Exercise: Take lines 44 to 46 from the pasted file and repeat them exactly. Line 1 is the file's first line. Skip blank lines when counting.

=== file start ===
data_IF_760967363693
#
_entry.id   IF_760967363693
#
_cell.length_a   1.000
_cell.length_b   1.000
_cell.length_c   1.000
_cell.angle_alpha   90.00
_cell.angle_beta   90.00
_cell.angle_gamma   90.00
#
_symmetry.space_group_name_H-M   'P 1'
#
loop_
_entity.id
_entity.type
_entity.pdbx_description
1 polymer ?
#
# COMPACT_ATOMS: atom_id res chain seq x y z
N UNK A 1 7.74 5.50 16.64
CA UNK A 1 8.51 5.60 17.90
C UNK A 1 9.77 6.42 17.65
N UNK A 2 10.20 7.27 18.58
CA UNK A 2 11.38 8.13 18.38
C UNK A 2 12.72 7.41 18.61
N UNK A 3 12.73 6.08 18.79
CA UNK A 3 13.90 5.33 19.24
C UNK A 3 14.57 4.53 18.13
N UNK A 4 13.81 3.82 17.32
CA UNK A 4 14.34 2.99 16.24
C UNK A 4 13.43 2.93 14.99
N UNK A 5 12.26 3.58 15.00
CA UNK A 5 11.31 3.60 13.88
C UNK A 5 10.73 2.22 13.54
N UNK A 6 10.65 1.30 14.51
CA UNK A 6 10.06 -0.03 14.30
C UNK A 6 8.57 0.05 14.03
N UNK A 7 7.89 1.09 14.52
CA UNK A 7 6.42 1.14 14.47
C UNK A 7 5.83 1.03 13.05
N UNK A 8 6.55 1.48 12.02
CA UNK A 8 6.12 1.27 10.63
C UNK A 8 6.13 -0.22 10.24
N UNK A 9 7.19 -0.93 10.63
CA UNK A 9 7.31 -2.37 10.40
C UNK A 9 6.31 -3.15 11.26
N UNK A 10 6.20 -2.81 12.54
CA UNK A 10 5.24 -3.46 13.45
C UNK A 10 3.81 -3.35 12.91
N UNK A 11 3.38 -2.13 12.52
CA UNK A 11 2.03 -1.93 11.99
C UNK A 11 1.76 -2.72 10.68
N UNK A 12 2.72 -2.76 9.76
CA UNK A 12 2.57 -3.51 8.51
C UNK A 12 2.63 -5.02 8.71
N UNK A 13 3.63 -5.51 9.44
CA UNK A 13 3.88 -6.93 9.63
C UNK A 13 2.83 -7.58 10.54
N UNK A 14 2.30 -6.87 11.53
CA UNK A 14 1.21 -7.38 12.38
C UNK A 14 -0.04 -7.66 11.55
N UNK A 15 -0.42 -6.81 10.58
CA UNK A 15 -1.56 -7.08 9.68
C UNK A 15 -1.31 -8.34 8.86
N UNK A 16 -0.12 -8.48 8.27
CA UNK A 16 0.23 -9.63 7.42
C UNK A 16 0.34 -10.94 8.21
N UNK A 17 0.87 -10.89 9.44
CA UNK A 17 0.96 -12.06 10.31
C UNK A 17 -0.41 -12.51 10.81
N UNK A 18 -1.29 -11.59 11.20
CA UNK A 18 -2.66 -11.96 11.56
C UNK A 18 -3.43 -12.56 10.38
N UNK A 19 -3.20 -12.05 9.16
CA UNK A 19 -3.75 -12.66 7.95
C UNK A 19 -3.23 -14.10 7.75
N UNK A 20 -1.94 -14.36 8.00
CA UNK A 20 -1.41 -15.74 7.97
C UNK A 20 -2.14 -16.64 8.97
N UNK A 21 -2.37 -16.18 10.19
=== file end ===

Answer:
C UNK A 8 6.13 -0.22 10.24
N UNK A 9 7.19 -0.93 10.63
CA UNK A 9 7.31 -2.37 10.40